Another wonderfully Emily poem. The first stanza is completely comprehensible. Spring, autumn, and winter come again and again. The cycles of nature repeat. So far so good.
The second stanza gets more riddle-y. “Oft a head is crested” that the speaker is used to seeing. What is the head? Is it the head of an actual person, or is she talking about something else? Probably something else, because often there’s a cranny where it used to be. I’m not sure exactly what the “head” here is, but it’s still clear she’s talking about change over time. Often she sees something familiar, but as often it’s gone.
“And the earth, they tell me, / On its axis turned” is a wonderful way of capturing the feeling we all have at the swift passage of time. The speaker describes herself as outside the common knowledge, needing to be told that this magic of change is the work of the world turning. This “Wonderful rotation” is performed by only twelve–the months.
I love the riddling quality of this poem, all the little nuances of the speaker’s character, her awed response to the change of seasons that most of us generally take completely for granted. It seems a fitting poem for the second-to-last day of the year.
Who robbed the woods, The trusting woods? The unsuspecting trees Brought out their burrs and mosses His fantasy to please. 5 He scanned their trinkets, curious, He grasped, he bore away. What will the solemn hemlock, What will the fir-tree say?
In my imagination, this is the beginning of a dark and twisty fairy tale. I assume Dickinson is talking about the change of seasons here, about autumn giving way to winter, but the personification makes me want to read this a bit more literally and think of winter as a sentient entity–like Hades stealing Persephone from the world of sunlight, or like some fey elf-lord bringing down winter on the land. Like the White Witch in The Lion, the Witch, and the Wardrobe.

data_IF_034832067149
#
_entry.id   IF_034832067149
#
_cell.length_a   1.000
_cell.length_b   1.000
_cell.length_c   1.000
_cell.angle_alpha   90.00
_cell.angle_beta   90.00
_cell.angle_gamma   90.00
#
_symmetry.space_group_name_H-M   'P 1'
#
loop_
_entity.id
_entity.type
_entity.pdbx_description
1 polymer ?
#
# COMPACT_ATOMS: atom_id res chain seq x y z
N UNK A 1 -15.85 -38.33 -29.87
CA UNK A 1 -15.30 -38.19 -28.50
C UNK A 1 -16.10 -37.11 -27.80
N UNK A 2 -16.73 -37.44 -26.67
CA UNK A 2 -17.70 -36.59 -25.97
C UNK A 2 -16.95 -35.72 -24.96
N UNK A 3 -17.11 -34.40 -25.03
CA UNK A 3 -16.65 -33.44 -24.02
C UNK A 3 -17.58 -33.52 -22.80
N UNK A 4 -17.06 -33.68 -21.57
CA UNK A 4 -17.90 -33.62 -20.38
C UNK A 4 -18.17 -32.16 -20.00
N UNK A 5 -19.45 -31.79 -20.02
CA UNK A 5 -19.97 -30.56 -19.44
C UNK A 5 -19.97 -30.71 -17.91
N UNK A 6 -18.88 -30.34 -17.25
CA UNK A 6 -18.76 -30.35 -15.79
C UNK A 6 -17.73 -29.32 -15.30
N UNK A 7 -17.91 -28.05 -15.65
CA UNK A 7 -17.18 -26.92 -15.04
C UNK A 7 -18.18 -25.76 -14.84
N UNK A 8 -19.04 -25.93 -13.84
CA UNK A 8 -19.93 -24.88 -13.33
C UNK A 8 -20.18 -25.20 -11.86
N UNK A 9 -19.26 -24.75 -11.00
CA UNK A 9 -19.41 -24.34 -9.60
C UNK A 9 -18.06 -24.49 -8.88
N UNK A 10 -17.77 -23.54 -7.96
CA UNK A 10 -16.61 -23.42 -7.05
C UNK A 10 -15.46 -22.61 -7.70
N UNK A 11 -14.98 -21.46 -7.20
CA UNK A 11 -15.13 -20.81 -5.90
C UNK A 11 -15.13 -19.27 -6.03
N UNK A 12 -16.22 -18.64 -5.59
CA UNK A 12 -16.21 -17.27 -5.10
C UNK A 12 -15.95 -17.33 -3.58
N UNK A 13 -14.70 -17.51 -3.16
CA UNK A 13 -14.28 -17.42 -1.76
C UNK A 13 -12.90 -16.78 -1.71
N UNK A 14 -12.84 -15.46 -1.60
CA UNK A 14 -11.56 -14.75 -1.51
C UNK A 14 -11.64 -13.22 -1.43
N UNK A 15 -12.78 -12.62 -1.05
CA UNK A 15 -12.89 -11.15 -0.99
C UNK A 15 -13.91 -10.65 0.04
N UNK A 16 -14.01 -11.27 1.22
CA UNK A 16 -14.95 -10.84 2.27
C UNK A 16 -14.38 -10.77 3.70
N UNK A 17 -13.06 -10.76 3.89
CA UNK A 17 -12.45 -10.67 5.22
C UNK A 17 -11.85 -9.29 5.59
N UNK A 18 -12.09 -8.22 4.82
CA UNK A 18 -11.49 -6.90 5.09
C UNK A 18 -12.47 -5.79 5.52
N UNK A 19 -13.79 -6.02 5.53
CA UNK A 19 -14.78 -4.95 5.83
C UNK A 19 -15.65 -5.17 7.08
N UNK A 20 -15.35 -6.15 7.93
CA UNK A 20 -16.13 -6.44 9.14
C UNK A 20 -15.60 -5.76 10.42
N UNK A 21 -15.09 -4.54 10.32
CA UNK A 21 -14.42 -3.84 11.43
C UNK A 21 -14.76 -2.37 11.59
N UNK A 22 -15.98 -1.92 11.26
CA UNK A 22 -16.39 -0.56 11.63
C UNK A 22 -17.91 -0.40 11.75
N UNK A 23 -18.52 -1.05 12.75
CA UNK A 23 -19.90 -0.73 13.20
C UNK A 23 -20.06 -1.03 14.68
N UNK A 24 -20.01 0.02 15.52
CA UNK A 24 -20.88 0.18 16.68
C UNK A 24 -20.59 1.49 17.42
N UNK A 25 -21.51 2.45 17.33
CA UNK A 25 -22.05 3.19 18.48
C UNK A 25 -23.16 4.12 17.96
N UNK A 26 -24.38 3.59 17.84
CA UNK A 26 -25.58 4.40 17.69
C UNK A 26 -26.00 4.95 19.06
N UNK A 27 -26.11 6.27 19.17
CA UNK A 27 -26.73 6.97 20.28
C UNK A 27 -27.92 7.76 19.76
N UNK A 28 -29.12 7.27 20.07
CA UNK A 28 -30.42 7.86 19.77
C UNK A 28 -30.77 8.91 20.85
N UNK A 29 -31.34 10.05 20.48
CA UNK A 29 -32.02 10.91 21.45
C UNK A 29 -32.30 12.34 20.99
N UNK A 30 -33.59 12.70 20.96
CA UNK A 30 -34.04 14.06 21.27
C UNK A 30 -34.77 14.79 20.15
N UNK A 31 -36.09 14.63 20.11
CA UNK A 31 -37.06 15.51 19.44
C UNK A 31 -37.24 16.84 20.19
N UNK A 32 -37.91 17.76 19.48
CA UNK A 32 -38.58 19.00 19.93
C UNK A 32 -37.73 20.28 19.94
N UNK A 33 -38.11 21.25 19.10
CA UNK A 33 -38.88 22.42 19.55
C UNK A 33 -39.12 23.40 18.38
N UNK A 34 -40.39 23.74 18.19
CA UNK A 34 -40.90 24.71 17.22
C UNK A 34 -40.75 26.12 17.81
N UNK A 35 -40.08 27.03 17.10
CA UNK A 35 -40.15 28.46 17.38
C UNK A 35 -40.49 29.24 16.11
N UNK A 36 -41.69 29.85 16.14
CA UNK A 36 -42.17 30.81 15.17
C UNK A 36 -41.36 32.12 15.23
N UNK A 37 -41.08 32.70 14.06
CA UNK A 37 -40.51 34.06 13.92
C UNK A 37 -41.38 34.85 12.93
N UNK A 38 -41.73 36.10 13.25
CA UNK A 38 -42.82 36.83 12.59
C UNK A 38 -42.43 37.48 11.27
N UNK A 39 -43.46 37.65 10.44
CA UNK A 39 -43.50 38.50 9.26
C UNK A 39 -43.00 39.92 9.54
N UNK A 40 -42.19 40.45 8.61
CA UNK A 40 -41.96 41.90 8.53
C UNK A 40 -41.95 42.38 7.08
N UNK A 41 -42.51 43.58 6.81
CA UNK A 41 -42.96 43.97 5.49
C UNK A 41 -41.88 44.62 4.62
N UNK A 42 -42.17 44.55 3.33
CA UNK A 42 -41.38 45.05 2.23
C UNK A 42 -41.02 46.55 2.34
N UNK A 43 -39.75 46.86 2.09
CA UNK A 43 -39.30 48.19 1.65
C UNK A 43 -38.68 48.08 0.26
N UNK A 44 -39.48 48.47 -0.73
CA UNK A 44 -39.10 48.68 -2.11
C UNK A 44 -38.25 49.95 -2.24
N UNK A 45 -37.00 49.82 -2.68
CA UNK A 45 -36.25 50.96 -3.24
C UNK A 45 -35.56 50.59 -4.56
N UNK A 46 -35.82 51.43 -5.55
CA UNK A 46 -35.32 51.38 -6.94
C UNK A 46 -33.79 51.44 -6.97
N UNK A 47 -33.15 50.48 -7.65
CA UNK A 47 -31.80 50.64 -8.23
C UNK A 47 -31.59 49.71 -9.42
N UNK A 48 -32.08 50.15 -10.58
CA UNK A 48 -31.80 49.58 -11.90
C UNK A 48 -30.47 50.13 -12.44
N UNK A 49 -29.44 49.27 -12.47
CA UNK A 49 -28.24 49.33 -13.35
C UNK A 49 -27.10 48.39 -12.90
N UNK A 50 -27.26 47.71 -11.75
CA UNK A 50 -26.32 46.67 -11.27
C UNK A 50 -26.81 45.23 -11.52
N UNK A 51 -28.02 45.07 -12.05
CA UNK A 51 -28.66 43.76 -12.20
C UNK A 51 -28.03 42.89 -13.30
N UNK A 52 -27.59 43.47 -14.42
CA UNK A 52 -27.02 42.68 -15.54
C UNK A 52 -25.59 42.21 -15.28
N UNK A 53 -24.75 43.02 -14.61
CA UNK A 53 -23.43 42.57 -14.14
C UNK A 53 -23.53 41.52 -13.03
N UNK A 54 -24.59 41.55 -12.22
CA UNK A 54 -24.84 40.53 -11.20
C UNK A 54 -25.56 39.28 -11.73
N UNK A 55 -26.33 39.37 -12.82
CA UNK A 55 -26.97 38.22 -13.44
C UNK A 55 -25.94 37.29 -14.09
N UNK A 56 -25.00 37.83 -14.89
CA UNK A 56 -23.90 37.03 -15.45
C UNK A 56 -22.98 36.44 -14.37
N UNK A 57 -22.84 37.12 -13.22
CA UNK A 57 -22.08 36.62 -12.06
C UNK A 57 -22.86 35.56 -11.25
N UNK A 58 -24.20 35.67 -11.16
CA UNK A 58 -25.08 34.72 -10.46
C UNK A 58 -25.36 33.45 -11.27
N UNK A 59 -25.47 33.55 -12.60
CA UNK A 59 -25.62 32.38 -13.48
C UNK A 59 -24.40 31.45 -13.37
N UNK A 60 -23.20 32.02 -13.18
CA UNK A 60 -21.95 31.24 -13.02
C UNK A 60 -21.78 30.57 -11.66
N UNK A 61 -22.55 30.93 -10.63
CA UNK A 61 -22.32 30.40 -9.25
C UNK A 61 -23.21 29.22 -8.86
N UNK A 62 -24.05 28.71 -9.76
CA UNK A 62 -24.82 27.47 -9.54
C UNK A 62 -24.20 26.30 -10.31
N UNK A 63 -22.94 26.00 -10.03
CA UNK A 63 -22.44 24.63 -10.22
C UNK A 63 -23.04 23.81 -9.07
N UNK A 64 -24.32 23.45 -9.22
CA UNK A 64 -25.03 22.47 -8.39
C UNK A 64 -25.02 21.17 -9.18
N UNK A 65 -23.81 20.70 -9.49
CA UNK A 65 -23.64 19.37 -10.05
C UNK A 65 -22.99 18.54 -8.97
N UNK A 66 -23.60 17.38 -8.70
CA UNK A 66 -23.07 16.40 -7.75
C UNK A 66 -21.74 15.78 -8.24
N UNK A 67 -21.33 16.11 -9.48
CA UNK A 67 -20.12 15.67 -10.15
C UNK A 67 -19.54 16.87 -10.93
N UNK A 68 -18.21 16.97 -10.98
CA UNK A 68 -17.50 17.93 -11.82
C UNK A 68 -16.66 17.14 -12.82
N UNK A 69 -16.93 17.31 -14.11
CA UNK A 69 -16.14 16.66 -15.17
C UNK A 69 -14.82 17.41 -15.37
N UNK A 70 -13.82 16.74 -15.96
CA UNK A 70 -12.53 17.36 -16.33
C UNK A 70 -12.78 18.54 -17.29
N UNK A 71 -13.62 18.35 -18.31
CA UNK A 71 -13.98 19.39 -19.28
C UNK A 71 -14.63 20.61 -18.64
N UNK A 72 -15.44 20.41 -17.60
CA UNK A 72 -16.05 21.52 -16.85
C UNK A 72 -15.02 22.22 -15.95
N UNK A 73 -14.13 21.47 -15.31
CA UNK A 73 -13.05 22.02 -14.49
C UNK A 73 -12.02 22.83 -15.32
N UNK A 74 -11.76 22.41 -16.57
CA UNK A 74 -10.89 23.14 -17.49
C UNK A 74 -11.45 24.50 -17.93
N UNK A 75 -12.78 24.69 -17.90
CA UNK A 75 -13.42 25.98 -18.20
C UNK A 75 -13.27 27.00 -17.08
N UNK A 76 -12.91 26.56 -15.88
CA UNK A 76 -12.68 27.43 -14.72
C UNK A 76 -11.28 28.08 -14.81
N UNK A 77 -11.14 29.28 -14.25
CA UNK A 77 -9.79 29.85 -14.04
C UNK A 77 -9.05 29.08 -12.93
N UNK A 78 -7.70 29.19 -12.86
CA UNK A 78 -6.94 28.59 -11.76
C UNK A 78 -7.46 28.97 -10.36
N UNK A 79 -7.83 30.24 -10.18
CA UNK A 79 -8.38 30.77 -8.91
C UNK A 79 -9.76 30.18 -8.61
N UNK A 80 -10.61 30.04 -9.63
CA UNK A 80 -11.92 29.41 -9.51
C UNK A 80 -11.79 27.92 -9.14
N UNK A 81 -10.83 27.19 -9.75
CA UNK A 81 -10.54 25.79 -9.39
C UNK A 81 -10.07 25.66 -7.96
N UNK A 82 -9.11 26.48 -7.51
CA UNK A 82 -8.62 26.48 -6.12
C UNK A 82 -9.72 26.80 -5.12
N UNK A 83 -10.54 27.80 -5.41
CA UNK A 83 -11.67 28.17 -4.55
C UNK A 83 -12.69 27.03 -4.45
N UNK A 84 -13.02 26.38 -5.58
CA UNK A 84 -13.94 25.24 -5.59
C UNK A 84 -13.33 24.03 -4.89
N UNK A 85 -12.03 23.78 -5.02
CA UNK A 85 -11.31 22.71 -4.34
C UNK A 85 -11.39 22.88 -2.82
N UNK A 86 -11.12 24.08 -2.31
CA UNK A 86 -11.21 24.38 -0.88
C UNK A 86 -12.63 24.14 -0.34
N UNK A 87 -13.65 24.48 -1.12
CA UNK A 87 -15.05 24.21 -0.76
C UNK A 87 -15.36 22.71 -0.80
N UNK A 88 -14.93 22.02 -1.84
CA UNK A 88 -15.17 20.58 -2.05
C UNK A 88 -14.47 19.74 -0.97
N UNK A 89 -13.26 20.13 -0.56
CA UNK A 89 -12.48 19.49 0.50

It’s wonderful all the places a poem can lead, all the winding avenues of thought it opens up before us.
Some keep the Sabbath going to church; I keep it staying at home, With a bobolink for a chorister, And an orchard for a dome.
Some keep the Sabbath in surplice; I just wear my wings, And instead of tolling the bell for church, Our little sexton sings.
God preaches,—a noted clergyman,— And the sermon is never long; So instead of getting to heaven at last, I’m going all along!
In deep summer, evenings in the woods behind my house are punctuated by the liquid silver songs of wood thrushes. It’s impossible to do justice to the sound; the best I can do is to say that if you had been trudging across a desert without water for hours under the heat of a burning sun and suddenly a pitcher of water miraculously appeared in front of you–if that experience was a sound, it would be the song of a wood thrush.
It is impossible not to be awed by this music. It’s unearthly, beyond perfect–divine. The notes tumble down on you from the branches of an ancient oak or the fierce straight column of a walnut tree, bathing you in sound. You do not see the thrush–you only believe it is there. And it is. For a moment, it is everything, every sense, feeling, thought, desire. Nothing else remains. The seconds of the thrush’s song are rare moments of perfection in a glaringly imperfect world.